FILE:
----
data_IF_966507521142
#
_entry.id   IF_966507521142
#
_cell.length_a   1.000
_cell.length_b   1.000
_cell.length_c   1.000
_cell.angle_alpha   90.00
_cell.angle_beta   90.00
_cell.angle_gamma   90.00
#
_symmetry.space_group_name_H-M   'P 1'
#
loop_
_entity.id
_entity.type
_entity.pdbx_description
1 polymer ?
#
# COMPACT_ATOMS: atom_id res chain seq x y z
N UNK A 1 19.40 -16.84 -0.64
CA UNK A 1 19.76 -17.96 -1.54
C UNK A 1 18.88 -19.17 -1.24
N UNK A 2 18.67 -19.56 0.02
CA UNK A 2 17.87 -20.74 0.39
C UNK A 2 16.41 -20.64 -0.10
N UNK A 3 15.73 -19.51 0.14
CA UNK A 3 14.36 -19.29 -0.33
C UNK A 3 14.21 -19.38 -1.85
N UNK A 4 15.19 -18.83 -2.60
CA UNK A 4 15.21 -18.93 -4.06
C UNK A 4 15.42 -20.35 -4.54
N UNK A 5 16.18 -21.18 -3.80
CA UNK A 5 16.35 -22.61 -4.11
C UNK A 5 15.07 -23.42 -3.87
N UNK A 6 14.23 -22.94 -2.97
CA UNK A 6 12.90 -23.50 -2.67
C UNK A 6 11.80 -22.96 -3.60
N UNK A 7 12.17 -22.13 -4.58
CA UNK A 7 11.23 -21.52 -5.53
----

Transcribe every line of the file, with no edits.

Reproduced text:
data_IF_966507521142
#
_entry.id   IF_966507521142
#
_cell.length_a   1.000
_cell.length_b   1.000
_cell.length_c   1.000
_cell.angle_alpha   90.00
_cell.angle_beta   90.00
_cell.angle_gamma   90.00
#
_symmetry.space_group_name_H-M   'P 1'
#
loop_
_entity.id
_entity.type
_entity.pdbx_description
1 polymer ?
#
# COMPACT_ATOMS: atom_id res chain seq x y z
N UNK A 1 19.40 -16.84 -0.64
CA UNK A 1 19.76 -17.96 -1.54
C UNK A 1 18.88 -19.17 -1.24
N UNK A 2 18.67 -19.56 0.02
CA UNK A 2 17.87 -20.74 0.39
C UNK A 2 16.41 -20.64 -0.10
N UNK A 3 15.73 -19.51 0.14
CA UNK A 3 14.36 -19.29 -0.33
C UNK A 3 14.21 -19.38 -1.85
N UNK A 4 15.19 -18.83 -2.60
CA UNK A 4 15.21 -18.93 -4.06
C UNK A 4 15.42 -20.35 -4.54
N UNK A 5 16.18 -21.18 -3.80
CA UNK A 5 16.35 -22.61 -4.11
C UNK A 5 15.07 -23.42 -3.87
N UNK A 6 14.23 -22.94 -2.97
CA UNK A 6 12.90 -23.50 -2.67
C UNK A 6 11.80 -22.96 -3.60
N UNK A 7 12.17 -22.13 -4.58
CA UNK A 7 11.23 -21.52 -5.53